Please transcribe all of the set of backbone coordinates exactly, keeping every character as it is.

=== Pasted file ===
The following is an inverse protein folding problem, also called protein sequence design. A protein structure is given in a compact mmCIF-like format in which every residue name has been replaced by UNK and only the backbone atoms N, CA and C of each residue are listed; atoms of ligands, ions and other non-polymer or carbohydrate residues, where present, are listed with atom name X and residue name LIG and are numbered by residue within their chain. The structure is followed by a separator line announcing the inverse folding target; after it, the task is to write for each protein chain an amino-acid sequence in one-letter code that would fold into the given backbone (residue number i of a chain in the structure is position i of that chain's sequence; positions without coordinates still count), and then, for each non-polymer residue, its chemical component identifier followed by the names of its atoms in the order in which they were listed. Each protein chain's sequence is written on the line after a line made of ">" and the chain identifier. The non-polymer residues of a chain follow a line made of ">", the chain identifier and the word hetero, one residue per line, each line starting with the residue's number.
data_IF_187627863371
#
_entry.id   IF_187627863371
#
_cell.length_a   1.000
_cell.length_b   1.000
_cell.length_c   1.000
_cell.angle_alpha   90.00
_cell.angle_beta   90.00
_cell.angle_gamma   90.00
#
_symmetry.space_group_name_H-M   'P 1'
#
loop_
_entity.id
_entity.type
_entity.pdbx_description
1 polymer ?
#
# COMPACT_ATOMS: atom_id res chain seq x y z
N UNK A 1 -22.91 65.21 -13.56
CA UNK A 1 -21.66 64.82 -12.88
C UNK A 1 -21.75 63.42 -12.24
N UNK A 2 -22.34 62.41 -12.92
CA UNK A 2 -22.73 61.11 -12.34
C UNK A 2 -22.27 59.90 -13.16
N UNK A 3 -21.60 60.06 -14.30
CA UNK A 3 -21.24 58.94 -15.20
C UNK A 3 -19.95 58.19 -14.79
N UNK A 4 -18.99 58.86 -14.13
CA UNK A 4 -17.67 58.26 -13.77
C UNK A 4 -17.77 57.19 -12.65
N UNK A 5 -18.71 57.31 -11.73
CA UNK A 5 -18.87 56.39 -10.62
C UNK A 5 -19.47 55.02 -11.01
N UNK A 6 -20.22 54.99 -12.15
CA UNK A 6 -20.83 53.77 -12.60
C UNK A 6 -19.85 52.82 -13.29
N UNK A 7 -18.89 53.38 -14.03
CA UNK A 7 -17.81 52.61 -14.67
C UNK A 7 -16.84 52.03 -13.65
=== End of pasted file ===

The following is an inverse protein folding problem, also called protein sequence design. A protein structure is given in a compact mmCIF-like format in which every residue name has been replaced by UNK and only the backbone atoms N, CA and C of each residue are listed; atoms of ligands, ions and other non-polymer or carbohydrate residues, where present, are listed with atom name X and residue name LIG and are numbered by residue within their chain. The structure is followed by a separator line announcing the inverse folding target; after it, the task is to write for each protein chain an amino-acid sequence in one-letter code that would fold into the given backbone (residue number i of a chain in the structure is position i of that chain's sequence; positions without coordinates still count), and then, for each non-polymer residue, its chemical component identifier followed by the names of its atoms in the order in which they were listed. Each protein chain's sequence is written on the line after a line made of ">" and the chain identifier. The non-polymer residues of a chain follow a line made of ">", the chain identifier and the word hetero, one residue per line, each line starting with the residue's number.
data_IF_187627863371
#
_entry.id   IF_187627863371
#
_cell.length_a   1.000
_cell.length_b   1.000
_cell.length_c   1.000
_cell.angle_alpha   90.00
_cell.angle_beta   90.00
_cell.angle_gamma   90.00
#
_symmetry.space_group_name_H-M   'P 1'
#
loop_
_entity.id
_entity.type
_entity.pdbx_description
1 polymer ?
#
# COMPACT_ATOMS: atom_id res chain seq x y z
N UNK A 1 -22.91 65.21 -13.56
CA UNK A 1 -21.66 64.82 -12.88
C UNK A 1 -21.75 63.42 -12.24
N UNK A 2 -22.34 62.41 -12.92
CA UNK A 2 -22.73 61.11 -12.34
C UNK A 2 -22.27 59.90 -13.16
N UNK A 3 -21.60 60.06 -14.30
CA UNK A 3 -21.24 58.94 -15.20
C UNK A 3 -19.95 58.19 -14.79
N UNK A 4 -18.99 58.86 -14.13
CA UNK A 4 -17.67 58.26 -13.77
C UNK A 4 -17.77 57.19 -12.65
N UNK A 5 -18.71 57.31 -11.73
CA UNK A 5 -18.87 56.39 -10.62
C UNK A 5 -19.47 55.02 -11.01
N UNK A 6 -20.22 54.99 -12.15
CA UNK A 6 -20.83 53.77 -12.60
C UNK A 6 -19.85 52.82 -13.29
N UNK A 7 -18.89 53.38 -14.03
CA UNK A 7 -17.81 52.61 -14.67
C UNK A 7 -16.84 52.03 -13.65